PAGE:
Eating disorders – the myths and misconceptions

On Day Two of Eating Disorders Awareness Week 2020 we assess the common myths and misconceptions that exist around eating disorders which can act as an obstacle to seeking help, for some people. The following myths are among those regularly heard by AMH everyBODY project workers:

Eating disorders are a choice 

Eating disorders are serious psychological illnesses which NO-ONE can CHOOSE to develop. Eating disorders develop as a result of a complex interaction between psychological, social and biological factors. Each person’s experience of an eating disorder will be unique to them. No-one can choose to develop an eating disorder;

Eating disorders are attention seeking

Eating disorders thrive in secrecy. The average times it takes someone to speak out and seek help for an eating disorder is three years. Three years is too long for anyone to be struggling in silence. We can help to change this by smashing the stigma and removing the shame.

Only females develop eating disorders

Anyone can develop an eating disorder, regardless of gender. Men can and do develop eating disorders, 25% of reported cases are male. Eating disorders do not discriminate along any lines whether that is gender, race, socio-economic status or age;

AMH everyBODY’s Project Worker – Deborah McCready

You must be really thin to have an eating disorder

Eating disorders are serious psychological illnesses which cannot be fully assessed on objective measures such as weight and shape.  Eating disorders come in all shapes and sizes and you cannot tell by looking at someone whether or not they have an eating disorder. Many people who may appear to be within a normal weight range can actually be seriously struggling with a very serious eating disorder. These misconceptions can perpetuate the problem and may cause distress for those with an eating disorder who don’t look a certain way for fear of not being “sick enough” or “good enough” at their disorder to deserve treatment.

Eating disorders are just a phase

Eating disorders are serious psychological illnesses and must be treated as such. Early intervention and support is vital and greatly improves prognosis of the illness. If you suspect you have an eating disorder or you suspect a loved one has an eating disorder, please seek help now. Eating disorders do not just go away;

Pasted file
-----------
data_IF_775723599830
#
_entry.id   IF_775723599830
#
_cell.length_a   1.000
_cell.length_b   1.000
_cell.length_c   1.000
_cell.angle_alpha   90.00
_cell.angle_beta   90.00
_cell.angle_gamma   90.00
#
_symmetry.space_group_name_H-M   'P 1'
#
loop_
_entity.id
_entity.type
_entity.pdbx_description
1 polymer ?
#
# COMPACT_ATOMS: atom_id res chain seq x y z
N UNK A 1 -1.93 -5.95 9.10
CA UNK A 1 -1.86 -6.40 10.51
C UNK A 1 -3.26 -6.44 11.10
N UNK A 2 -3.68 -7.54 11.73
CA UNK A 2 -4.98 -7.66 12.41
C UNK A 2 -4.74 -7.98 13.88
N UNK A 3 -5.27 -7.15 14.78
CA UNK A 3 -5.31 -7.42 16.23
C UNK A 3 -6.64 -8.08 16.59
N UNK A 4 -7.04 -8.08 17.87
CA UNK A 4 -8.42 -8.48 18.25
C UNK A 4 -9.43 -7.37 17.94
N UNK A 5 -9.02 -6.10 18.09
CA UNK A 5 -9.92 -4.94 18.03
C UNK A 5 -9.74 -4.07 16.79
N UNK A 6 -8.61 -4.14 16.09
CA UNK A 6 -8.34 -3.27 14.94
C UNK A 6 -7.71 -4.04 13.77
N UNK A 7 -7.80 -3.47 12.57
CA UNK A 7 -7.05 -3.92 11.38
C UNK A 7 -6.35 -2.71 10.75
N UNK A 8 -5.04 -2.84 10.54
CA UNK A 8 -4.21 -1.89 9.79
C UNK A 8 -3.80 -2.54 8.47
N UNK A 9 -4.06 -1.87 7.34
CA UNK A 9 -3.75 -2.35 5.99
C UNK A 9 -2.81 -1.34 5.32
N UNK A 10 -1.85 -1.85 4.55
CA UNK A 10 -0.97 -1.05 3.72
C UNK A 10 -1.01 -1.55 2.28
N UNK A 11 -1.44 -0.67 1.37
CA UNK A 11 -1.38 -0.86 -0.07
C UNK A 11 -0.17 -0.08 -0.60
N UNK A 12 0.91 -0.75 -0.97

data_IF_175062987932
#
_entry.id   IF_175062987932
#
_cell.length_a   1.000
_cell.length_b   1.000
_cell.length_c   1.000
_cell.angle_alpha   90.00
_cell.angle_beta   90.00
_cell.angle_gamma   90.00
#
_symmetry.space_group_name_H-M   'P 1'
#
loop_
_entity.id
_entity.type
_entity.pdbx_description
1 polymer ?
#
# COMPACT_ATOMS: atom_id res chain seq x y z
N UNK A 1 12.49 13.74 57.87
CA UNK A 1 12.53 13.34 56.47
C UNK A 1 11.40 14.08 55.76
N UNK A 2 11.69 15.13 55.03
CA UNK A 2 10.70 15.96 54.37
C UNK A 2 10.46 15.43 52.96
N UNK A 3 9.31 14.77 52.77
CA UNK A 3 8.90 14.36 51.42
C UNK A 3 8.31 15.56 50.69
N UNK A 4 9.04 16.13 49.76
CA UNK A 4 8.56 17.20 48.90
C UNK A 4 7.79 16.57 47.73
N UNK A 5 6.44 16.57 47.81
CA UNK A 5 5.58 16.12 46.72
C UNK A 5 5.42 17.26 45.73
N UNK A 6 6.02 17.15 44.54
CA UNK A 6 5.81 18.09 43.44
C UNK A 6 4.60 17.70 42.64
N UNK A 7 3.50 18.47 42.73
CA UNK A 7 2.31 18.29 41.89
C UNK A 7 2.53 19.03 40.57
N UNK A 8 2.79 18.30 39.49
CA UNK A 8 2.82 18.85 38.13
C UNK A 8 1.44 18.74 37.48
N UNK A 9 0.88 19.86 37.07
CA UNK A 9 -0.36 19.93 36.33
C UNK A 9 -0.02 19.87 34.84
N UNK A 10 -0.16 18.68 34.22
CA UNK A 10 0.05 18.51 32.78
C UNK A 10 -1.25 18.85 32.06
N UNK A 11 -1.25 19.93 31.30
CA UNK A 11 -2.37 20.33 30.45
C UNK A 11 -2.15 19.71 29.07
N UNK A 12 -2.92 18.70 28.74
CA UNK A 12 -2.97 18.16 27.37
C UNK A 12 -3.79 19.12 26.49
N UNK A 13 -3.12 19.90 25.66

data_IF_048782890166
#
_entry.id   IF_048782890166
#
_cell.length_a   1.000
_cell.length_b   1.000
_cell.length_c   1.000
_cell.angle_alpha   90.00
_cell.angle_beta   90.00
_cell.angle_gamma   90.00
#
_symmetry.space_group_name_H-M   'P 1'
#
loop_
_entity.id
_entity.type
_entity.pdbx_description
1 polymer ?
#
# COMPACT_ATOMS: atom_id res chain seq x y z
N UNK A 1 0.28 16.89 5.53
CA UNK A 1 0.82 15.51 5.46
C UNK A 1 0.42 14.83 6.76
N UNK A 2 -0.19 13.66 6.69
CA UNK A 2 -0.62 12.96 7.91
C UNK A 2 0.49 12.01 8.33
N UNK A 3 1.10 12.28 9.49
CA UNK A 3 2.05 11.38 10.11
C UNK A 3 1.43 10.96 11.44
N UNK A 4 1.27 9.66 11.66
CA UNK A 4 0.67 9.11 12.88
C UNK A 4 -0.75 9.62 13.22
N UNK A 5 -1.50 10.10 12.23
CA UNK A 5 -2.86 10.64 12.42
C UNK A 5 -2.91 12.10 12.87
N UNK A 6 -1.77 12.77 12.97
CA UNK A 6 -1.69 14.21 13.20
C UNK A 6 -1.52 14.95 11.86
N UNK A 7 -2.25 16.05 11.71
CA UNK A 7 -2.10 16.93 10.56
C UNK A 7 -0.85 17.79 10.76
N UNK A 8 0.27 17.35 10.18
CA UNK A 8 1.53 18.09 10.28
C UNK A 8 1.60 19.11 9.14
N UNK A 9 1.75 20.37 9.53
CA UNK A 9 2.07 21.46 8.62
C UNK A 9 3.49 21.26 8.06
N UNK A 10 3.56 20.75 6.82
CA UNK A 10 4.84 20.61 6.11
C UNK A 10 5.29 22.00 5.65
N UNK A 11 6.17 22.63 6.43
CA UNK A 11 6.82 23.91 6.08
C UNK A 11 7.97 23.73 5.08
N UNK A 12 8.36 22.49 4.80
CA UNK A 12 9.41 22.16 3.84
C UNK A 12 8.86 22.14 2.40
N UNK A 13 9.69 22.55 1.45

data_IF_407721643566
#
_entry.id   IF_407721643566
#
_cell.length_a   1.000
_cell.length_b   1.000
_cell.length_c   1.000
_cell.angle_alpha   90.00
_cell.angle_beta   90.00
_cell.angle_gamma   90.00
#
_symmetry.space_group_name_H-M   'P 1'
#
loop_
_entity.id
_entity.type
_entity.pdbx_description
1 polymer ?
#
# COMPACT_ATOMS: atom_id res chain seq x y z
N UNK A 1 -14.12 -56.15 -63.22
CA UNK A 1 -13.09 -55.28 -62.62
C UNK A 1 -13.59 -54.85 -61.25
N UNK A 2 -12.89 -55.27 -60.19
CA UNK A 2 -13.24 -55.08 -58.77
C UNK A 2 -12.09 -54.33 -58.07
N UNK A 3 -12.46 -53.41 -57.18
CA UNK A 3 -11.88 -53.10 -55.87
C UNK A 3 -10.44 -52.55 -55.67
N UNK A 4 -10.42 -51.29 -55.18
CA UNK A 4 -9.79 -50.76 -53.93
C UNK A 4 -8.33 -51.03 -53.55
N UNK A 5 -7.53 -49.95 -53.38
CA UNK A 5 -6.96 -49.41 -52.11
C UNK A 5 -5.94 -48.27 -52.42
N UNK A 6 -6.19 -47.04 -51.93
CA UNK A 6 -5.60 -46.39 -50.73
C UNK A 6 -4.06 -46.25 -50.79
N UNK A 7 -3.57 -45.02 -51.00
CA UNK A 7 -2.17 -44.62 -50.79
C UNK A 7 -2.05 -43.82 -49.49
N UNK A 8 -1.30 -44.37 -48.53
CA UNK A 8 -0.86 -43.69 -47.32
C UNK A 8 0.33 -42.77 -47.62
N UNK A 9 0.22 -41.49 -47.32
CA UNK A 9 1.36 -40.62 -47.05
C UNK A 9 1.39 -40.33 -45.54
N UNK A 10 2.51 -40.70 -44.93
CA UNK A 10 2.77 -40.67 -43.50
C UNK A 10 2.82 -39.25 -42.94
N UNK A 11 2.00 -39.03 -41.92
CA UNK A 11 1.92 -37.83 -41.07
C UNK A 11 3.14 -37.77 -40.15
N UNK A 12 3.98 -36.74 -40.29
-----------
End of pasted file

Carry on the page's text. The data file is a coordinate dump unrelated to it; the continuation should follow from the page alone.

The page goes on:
Eating Disorders are all about food and weight

Eating disorders are serious psychological illnesses. Individuals with eating disorders generally have a preoccupation with food and weight, but the symptoms of an eating disorder can extend far beyond food.  Research has shown links between eating disorders, perfectionism, and obsessive compulsions, which can lead to a fixation on grades, sports performance, etc.  At the core an eating disorder is used as a coping mechanism for difficult emotions and situations, and much more to do with how a person is feeling and their sense of self.

Eating Disorders are a teenage illness

While evidence indicates that adolescence is an extremely vulnerable stage for the development of an eating disorder, eating disorders can and do develop at any age. Eating disorders do not discriminate and anyone at any age can develop an eating disorder;

Strict rules about eating or fad diets aren’t a problem

What appears to be a strict diet on the surface may actually be the beginning of an eating disorder. Even if the symptoms do not meet the criteria for a clinical eating disorder diagnosis, disordered eating can have serious medical consequences, such as anemia and bone loss. Individuals dealing with serious disordered eating may benefit from intervention and treatment to address their concerns before it becomes a full-blown eating disorder. Chronic dieting has been associated with the later development of an eating disorder, so addressing these issues right away may prevent development into an eating disorder.

Recovery is rare

People can and do recover from eating disorders. Recovery is always possible. Recovery can take time and it can be extremely challenging but recovery is always possible.  

As a community we can improve awareness of Eating Disorders by being aware of these misconceptions and changing the conversation. Ensuring that there is an open conversation on the subject and removing any shame attached. Eating Disorders do not have a shape or size, they can affect anyone, anywhere, and everyBODY is deserving of help and support.

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